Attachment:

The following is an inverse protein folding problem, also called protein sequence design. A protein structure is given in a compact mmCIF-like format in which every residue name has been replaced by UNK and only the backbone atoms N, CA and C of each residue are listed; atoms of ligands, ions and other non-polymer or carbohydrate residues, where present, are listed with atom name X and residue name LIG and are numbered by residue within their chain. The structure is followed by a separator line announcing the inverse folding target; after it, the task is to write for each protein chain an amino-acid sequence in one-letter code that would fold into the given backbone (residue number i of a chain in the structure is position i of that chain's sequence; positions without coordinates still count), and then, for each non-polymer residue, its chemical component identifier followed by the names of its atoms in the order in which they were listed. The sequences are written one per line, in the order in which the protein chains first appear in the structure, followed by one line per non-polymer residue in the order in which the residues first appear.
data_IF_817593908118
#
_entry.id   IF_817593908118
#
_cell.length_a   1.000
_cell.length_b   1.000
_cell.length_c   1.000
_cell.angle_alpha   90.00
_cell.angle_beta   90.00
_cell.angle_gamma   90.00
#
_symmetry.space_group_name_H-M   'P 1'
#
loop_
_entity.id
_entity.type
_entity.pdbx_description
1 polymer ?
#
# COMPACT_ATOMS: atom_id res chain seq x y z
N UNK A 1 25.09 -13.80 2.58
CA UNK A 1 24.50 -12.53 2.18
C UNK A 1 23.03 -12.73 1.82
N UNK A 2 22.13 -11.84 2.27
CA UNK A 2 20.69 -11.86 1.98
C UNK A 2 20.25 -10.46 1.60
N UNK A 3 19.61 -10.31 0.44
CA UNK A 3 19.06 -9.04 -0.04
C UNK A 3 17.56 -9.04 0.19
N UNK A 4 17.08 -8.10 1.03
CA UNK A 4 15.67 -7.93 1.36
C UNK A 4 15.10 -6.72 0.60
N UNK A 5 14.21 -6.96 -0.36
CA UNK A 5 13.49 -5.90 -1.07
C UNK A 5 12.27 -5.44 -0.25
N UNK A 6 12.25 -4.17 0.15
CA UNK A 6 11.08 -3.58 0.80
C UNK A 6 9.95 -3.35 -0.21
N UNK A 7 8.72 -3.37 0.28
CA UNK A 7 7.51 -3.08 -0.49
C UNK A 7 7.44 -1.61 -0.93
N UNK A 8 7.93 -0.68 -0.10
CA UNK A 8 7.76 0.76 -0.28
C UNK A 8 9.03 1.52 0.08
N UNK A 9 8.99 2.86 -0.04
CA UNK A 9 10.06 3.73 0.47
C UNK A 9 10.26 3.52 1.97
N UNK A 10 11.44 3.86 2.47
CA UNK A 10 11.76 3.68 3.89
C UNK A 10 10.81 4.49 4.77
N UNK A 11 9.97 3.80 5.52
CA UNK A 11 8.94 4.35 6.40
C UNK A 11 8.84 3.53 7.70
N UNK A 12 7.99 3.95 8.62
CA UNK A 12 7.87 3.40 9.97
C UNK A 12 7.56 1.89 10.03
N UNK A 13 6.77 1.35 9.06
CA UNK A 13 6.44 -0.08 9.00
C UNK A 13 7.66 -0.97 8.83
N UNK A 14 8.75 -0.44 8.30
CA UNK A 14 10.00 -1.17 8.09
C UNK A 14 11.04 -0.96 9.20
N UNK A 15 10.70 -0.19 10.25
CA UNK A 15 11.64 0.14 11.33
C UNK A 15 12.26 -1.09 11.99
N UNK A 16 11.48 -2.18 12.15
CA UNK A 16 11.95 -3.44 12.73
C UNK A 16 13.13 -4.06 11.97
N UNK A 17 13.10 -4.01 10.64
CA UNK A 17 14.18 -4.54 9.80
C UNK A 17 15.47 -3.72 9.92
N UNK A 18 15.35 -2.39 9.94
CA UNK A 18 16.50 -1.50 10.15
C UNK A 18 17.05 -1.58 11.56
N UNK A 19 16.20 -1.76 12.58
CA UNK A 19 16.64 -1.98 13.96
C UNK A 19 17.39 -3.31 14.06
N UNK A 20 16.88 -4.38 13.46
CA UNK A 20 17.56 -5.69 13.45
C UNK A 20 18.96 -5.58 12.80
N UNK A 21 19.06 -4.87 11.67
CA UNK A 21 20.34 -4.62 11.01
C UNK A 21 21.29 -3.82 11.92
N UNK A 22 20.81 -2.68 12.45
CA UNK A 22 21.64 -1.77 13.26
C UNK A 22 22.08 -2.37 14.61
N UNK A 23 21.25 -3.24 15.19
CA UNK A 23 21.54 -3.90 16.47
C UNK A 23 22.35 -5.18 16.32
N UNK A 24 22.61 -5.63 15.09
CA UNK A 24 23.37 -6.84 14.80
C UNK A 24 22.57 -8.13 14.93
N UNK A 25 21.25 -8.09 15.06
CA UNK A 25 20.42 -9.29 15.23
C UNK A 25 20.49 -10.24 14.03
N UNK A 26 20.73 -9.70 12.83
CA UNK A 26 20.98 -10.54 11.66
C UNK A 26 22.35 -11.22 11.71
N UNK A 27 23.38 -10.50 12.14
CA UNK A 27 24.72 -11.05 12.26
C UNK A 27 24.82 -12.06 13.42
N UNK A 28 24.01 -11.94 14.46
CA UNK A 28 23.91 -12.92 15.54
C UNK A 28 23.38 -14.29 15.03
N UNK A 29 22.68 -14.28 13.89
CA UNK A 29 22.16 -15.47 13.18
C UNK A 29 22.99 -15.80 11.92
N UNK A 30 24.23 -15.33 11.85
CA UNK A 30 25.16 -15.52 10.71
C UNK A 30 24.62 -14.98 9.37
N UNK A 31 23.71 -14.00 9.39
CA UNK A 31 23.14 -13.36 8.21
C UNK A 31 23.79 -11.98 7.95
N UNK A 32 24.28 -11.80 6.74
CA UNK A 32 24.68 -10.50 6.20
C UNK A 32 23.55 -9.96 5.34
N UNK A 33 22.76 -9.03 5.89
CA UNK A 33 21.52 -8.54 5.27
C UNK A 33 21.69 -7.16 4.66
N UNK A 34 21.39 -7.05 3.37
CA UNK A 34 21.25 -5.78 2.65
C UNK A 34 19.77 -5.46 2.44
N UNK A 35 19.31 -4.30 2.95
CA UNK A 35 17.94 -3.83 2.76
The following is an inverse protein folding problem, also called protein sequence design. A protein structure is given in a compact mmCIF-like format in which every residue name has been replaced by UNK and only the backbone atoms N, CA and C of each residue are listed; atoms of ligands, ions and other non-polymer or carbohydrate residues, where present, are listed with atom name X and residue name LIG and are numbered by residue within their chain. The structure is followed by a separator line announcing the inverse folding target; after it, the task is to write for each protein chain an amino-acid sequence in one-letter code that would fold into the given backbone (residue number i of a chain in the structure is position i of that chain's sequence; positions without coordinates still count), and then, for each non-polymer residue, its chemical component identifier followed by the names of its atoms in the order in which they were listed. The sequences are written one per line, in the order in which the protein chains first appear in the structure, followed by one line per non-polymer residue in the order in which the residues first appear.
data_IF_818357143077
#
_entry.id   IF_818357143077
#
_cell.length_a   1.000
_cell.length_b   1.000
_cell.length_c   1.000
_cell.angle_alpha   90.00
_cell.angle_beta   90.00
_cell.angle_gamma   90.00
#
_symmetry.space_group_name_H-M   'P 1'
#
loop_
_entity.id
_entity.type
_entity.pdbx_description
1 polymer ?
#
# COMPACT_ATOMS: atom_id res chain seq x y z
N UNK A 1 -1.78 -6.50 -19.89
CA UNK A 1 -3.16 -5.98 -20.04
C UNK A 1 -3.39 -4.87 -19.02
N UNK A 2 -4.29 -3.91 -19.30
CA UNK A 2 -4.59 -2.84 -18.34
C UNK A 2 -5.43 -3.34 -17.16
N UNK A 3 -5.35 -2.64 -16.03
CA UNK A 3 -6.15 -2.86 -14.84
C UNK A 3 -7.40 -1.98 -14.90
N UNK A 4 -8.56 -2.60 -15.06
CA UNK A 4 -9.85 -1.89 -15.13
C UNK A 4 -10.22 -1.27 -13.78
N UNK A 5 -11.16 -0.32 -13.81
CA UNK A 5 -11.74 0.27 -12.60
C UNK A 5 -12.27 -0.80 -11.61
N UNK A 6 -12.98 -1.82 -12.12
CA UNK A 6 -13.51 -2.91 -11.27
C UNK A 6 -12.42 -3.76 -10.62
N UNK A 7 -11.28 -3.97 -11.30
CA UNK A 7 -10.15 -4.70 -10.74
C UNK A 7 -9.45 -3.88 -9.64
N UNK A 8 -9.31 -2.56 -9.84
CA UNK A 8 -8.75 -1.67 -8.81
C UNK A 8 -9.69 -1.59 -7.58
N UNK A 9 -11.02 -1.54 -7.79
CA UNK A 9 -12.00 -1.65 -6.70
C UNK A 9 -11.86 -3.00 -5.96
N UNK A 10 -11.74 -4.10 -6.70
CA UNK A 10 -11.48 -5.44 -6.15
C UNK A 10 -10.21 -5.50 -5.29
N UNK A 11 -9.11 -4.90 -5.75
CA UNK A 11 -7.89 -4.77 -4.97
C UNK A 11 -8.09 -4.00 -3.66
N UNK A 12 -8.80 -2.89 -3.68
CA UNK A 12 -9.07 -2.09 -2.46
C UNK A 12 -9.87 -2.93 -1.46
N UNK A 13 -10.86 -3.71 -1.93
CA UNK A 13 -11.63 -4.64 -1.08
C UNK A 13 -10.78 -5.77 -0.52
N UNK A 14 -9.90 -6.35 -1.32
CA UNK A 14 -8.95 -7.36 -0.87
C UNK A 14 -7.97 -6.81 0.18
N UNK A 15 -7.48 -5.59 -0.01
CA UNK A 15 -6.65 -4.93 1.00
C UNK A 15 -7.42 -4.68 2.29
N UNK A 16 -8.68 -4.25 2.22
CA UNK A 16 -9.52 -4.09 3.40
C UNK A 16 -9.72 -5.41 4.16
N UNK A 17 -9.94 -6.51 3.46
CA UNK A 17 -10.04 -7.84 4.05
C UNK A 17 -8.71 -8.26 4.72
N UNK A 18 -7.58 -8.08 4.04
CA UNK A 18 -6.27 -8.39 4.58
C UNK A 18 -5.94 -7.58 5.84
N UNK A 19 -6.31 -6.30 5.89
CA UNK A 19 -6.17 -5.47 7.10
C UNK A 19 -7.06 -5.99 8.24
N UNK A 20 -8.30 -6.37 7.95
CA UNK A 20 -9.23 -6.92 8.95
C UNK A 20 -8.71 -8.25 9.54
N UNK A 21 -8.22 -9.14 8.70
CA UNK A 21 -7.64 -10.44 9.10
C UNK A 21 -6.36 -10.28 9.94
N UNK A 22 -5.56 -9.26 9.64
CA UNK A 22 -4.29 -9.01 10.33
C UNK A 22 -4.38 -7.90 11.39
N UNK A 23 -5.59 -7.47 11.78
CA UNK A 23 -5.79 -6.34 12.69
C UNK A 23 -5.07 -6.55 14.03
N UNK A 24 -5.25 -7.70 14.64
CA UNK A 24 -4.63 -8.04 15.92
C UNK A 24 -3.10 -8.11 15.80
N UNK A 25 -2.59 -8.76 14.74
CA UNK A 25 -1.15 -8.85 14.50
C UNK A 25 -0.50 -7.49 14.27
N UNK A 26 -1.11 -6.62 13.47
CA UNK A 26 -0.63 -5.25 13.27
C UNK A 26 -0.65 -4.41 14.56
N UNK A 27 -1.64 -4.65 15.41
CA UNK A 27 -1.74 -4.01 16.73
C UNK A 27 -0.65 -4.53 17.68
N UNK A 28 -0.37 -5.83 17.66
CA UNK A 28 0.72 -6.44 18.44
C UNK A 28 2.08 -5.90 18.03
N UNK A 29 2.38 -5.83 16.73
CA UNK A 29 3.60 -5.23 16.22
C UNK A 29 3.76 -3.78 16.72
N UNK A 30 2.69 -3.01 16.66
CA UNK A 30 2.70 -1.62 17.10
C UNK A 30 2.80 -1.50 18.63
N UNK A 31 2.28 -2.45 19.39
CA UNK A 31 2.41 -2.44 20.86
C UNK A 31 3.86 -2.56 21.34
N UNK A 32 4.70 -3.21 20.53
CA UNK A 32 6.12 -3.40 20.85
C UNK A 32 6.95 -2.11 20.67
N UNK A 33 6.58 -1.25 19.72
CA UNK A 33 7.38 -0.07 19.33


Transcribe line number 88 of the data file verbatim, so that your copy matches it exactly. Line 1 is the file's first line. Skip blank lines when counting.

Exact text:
N UNK A 23 21.25 -3.24 15.19